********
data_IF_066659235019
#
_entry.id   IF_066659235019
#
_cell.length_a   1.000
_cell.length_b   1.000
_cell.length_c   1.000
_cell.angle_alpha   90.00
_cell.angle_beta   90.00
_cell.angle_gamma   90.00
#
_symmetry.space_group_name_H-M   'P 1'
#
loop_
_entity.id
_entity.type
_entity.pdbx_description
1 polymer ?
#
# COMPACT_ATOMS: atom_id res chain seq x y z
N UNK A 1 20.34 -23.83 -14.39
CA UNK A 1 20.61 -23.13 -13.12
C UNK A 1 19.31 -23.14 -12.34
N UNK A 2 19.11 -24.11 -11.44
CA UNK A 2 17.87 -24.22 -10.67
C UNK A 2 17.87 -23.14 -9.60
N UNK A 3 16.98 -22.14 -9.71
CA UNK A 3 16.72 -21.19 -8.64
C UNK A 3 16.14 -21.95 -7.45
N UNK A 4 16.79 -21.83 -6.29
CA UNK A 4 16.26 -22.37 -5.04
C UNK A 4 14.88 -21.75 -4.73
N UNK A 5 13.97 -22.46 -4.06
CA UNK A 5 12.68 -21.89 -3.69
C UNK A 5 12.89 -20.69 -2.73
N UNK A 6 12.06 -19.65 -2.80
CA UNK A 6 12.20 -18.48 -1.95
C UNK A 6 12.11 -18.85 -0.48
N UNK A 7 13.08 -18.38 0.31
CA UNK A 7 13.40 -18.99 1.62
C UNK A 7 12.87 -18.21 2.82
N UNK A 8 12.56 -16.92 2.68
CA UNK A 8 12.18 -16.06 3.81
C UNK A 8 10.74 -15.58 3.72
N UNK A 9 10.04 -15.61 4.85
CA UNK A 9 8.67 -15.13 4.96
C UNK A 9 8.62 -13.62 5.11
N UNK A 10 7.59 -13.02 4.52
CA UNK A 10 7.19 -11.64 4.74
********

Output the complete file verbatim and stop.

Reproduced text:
data_IF_066659235019
#
_entry.id   IF_066659235019
#
_cell.length_a   1.000
_cell.length_b   1.000
_cell.length_c   1.000
_cell.angle_alpha   90.00
_cell.angle_beta   90.00
_cell.angle_gamma   90.00
#
_symmetry.space_group_name_H-M   'P 1'
#
loop_
_entity.id
_entity.type
_entity.pdbx_description
1 polymer ?
#
# COMPACT_ATOMS: atom_id res chain seq x y z
N UNK A 1 20.34 -23.83 -14.39
CA UNK A 1 20.61 -23.13 -13.12
C UNK A 1 19.31 -23.14 -12.34
N UNK A 2 19.11 -24.11 -11.44
CA UNK A 2 17.87 -24.22 -10.67
C UNK A 2 17.87 -23.14 -9.60
N UNK A 3 16.98 -22.14 -9.71
CA UNK A 3 16.72 -21.19 -8.64
C UNK A 3 16.14 -21.95 -7.45
N UNK A 4 16.79 -21.83 -6.29
CA UNK A 4 16.26 -22.37 -5.04
C UNK A 4 14.88 -21.75 -4.73
N UNK A 5 13.97 -22.46 -4.06
CA UNK A 5 12.68 -21.89 -3.69
C UNK A 5 12.89 -20.69 -2.73
N UNK A 6 12.06 -19.65 -2.80
CA UNK A 6 12.20 -18.48 -1.95
C UNK A 6 12.11 -18.85 -0.48
N UNK A 7 13.08 -18.38 0.31
CA UNK A 7 13.40 -18.99 1.62
C UNK A 7 12.87 -18.21 2.82
N UNK A 8 12.56 -16.92 2.68
CA UNK A 8 12.18 -16.06 3.81
C UNK A 8 10.74 -15.58 3.72
N UNK A 9 10.04 -15.61 4.85
CA UNK A 9 8.67 -15.13 4.96
C UNK A 9 8.62 -13.62 5.11
N UNK A 10 7.59 -13.02 4.52
CA UNK A 10 7.19 -11.64 4.74